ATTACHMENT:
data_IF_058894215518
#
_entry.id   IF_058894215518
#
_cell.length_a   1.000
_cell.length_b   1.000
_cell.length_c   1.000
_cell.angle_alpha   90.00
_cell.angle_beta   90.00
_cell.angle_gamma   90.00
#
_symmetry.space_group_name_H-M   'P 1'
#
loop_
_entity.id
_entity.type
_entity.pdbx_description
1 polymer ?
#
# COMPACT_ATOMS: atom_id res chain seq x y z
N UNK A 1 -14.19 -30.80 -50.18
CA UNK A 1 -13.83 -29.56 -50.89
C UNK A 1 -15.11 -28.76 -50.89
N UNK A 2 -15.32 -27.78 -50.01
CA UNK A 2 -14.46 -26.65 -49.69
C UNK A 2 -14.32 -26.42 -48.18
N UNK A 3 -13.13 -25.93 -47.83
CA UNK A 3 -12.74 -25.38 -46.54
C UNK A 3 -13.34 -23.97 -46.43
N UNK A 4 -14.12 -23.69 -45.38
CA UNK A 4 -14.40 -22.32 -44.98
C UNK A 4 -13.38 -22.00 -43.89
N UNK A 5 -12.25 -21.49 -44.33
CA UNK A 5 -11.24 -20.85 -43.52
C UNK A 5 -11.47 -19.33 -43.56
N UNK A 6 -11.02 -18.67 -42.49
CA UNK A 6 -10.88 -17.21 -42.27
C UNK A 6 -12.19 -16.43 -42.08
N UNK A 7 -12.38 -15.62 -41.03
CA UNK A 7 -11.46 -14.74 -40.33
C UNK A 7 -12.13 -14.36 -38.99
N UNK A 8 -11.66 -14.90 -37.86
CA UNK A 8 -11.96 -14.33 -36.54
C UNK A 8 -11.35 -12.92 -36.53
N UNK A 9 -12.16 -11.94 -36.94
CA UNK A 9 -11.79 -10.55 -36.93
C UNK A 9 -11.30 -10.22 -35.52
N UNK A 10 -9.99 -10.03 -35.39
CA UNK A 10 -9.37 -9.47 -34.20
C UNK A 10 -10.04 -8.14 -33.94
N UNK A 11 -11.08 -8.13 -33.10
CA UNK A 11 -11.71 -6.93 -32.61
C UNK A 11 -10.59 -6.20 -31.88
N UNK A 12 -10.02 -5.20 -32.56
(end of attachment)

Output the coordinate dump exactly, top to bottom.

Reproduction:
data_IF_058894215518
#
_entry.id   IF_058894215518
#
_cell.length_a   1.000
_cell.length_b   1.000
_cell.length_c   1.000
_cell.angle_alpha   90.00
_cell.angle_beta   90.00
_cell.angle_gamma   90.00
#
_symmetry.space_group_name_H-M   'P 1'
#
loop_
_entity.id
_entity.type
_entity.pdbx_description
1 polymer ?
#
# COMPACT_ATOMS: atom_id res chain seq x y z
N UNK A 1 -14.19 -30.80 -50.18
CA UNK A 1 -13.83 -29.56 -50.89
C UNK A 1 -15.11 -28.76 -50.89
N UNK A 2 -15.32 -27.78 -50.01
CA UNK A 2 -14.46 -26.65 -49.69
C UNK A 2 -14.32 -26.42 -48.18
N UNK A 3 -13.13 -25.93 -47.83
CA UNK A 3 -12.74 -25.38 -46.54
C UNK A 3 -13.34 -23.97 -46.43
N UNK A 4 -14.12 -23.69 -45.38
CA UNK A 4 -14.40 -22.32 -44.98
C UNK A 4 -13.38 -22.00 -43.89
N UNK A 5 -12.25 -21.49 -44.33
CA UNK A 5 -11.24 -20.85 -43.52
C UNK A 5 -11.47 -19.33 -43.56
N UNK A 6 -11.02 -18.67 -42.49
CA UNK A 6 -10.88 -17.21 -42.27
C UNK A 6 -12.19 -16.43 -42.08
N UNK A 7 -12.38 -15.62 -41.03
CA UNK A 7 -11.46 -14.74 -40.33
C UNK A 7 -12.13 -14.36 -38.99
N UNK A 8 -11.66 -14.90 -37.86
CA UNK A 8 -11.96 -14.33 -36.54
C UNK A 8 -11.35 -12.92 -36.53
N UNK A 9 -12.16 -11.94 -36.94
CA UNK A 9 -11.79 -10.55 -36.93
C UNK A 9 -11.30 -10.22 -35.52
N UNK A 10 -9.99 -10.03 -35.39
CA UNK A 10 -9.37 -9.47 -34.20
C UNK A 10 -10.04 -8.14 -33.94
N UNK A 11 -11.08 -8.13 -33.10
CA UNK A 11 -11.71 -6.93 -32.61
C UNK A 11 -10.59 -6.20 -31.88
N UNK A 12 -10.02 -5.20 -32.56